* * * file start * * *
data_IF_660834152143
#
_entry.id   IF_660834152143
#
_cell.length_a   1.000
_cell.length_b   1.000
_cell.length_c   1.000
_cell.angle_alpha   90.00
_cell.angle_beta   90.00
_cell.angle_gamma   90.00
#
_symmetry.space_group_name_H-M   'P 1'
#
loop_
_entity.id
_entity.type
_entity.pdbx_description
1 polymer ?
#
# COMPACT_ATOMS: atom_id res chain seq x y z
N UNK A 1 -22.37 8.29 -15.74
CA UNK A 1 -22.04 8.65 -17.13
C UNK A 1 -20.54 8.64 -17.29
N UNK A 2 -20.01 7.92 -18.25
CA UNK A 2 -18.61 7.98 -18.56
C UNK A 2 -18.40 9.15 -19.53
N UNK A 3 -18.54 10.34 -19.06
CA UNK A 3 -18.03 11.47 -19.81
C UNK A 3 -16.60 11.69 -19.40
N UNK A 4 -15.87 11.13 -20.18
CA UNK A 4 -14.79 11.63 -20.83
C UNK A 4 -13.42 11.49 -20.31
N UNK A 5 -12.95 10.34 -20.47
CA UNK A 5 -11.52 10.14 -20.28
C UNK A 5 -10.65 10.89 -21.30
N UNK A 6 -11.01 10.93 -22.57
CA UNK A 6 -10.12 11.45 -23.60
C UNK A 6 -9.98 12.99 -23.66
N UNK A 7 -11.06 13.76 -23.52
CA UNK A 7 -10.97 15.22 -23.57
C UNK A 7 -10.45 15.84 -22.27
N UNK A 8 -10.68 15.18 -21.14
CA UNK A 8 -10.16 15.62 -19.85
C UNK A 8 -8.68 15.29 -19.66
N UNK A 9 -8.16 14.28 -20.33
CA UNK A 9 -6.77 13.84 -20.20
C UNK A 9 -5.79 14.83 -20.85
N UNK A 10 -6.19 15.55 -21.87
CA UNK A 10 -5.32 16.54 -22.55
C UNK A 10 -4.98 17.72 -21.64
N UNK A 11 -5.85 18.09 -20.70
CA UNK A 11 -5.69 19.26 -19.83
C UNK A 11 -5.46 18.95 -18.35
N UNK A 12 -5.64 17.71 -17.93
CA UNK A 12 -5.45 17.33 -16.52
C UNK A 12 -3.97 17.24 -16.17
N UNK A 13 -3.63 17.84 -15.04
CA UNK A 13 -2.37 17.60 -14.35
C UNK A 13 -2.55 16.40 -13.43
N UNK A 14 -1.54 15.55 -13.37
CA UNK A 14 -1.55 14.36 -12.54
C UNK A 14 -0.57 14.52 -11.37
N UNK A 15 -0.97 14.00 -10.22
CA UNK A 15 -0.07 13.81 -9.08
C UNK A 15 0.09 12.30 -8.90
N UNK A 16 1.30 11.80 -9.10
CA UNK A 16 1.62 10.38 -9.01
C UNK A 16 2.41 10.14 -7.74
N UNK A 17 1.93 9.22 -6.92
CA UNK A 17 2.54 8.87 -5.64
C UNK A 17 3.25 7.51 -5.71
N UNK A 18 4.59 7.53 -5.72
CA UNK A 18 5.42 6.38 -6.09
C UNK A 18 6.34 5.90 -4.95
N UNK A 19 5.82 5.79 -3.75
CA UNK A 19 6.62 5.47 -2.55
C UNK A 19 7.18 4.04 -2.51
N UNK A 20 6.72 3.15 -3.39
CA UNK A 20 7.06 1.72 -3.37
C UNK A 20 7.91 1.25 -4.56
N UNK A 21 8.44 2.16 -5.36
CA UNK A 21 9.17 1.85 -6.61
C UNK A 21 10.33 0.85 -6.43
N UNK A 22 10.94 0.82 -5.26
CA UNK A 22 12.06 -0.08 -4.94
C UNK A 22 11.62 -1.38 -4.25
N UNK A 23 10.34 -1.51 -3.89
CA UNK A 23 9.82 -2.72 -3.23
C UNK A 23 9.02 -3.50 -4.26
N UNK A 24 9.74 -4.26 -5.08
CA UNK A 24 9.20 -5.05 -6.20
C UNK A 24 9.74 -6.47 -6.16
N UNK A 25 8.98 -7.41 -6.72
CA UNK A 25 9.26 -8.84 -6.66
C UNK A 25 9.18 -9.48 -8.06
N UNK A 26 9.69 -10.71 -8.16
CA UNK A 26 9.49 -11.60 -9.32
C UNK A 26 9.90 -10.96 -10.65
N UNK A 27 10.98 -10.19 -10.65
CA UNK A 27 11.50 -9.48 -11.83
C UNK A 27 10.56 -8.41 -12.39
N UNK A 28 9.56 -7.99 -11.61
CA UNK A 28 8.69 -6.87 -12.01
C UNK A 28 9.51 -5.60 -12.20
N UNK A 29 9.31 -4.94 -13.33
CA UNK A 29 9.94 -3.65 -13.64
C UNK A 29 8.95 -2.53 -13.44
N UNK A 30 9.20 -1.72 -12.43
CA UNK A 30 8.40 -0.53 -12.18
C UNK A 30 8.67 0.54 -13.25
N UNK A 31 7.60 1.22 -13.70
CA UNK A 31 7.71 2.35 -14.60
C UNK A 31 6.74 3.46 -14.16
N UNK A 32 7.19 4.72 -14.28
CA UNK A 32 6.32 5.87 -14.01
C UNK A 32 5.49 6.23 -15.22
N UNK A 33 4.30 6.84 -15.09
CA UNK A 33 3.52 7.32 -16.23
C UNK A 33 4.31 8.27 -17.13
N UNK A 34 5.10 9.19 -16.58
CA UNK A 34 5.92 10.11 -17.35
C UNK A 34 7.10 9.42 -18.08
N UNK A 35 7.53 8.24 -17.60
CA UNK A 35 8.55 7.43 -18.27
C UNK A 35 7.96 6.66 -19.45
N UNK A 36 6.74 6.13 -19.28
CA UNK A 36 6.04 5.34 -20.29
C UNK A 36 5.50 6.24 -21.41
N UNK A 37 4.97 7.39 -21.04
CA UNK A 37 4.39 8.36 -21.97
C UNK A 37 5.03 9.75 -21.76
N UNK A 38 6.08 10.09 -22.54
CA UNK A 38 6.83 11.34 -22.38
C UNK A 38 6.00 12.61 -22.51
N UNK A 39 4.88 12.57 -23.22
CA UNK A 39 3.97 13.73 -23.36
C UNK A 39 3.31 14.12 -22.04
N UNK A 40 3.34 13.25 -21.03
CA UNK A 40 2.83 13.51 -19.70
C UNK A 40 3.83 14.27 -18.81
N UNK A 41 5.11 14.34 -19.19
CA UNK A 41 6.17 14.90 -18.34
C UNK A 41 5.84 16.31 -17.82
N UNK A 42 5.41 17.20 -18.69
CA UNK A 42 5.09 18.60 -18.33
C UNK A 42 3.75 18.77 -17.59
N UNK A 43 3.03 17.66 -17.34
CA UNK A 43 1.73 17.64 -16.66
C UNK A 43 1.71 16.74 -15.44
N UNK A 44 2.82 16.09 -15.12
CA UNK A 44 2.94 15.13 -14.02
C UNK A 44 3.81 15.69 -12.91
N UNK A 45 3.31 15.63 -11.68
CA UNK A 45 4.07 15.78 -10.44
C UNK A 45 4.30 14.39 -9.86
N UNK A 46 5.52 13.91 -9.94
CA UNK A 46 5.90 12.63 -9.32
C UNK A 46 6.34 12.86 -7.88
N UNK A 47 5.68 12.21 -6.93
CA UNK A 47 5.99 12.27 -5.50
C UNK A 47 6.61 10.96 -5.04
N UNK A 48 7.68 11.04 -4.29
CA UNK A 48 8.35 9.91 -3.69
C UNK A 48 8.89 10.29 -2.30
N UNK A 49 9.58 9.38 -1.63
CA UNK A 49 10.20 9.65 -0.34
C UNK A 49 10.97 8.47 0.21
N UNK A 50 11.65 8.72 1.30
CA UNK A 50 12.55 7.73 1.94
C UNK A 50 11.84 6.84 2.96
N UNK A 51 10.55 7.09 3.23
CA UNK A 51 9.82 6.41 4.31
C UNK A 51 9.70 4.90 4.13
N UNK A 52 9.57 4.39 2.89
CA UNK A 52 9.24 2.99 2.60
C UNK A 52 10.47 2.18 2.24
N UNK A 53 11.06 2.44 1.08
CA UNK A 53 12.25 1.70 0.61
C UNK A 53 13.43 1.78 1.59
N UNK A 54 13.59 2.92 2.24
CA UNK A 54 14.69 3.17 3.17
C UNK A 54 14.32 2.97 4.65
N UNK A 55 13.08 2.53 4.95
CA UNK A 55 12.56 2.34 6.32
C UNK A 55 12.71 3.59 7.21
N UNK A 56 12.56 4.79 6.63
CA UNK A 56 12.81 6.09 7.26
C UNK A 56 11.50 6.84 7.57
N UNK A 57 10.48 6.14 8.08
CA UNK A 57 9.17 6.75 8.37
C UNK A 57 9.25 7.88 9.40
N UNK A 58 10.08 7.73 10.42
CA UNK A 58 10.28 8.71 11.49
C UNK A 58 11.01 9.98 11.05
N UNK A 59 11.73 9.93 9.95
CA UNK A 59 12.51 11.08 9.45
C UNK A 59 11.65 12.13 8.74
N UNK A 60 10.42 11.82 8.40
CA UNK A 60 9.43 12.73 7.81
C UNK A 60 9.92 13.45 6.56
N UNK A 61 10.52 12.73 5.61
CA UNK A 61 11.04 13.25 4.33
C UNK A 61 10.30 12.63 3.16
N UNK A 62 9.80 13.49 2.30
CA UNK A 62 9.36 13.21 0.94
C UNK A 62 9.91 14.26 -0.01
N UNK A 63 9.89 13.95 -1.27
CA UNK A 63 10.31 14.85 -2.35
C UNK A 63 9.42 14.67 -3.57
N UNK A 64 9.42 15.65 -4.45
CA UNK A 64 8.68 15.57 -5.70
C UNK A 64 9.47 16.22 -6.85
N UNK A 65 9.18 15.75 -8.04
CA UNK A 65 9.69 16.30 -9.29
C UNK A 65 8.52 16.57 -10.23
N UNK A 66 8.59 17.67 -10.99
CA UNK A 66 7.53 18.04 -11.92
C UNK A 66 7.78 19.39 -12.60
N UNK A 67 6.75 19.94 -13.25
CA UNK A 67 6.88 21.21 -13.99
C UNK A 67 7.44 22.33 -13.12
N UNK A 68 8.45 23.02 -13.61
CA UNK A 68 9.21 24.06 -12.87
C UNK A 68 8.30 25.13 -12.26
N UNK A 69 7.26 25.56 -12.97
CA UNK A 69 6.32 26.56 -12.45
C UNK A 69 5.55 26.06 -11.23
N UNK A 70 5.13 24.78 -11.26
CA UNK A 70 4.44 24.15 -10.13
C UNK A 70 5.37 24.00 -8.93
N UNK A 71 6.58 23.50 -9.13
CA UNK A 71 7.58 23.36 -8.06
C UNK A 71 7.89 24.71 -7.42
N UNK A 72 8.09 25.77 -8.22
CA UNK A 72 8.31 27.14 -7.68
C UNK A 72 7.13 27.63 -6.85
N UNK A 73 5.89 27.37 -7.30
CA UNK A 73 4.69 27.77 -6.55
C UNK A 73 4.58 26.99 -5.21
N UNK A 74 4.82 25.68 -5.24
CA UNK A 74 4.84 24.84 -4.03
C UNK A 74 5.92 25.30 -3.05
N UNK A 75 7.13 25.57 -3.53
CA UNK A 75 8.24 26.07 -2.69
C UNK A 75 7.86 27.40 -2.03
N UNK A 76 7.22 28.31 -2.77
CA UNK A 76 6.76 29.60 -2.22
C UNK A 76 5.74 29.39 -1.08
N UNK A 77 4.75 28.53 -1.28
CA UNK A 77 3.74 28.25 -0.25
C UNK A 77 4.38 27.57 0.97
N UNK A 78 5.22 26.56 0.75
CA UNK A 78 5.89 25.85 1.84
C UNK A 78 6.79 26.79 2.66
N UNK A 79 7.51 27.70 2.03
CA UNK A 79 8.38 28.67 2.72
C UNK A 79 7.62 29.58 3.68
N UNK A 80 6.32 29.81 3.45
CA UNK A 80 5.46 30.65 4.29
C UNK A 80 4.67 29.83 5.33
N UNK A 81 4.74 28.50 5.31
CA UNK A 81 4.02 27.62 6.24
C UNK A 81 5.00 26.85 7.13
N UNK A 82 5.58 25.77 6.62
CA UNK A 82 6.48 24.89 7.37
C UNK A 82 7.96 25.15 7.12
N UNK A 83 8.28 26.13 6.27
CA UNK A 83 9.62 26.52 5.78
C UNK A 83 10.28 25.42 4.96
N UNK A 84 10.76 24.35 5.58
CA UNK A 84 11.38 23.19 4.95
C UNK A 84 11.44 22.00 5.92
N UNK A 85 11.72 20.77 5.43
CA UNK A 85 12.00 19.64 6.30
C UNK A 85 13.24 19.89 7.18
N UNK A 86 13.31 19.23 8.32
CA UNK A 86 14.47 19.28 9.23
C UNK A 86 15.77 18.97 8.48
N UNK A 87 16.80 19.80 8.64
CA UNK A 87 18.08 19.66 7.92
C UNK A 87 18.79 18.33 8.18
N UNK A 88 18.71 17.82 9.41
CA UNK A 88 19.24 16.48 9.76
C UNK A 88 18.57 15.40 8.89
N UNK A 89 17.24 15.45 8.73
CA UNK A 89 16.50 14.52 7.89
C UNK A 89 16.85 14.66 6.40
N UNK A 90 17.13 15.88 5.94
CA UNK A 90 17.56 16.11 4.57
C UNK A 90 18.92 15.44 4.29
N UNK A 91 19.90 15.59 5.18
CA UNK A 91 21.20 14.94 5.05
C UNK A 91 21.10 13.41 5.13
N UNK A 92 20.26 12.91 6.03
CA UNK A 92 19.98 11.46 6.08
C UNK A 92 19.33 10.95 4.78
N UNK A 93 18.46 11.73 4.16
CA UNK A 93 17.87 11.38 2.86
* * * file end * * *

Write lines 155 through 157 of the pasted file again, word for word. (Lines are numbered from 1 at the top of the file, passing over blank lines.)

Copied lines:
C UNK A 45 4.30 14.39 -9.86
N UNK A 46 5.52 13.91 -9.94
CA UNK A 46 5.90 12.63 -9.32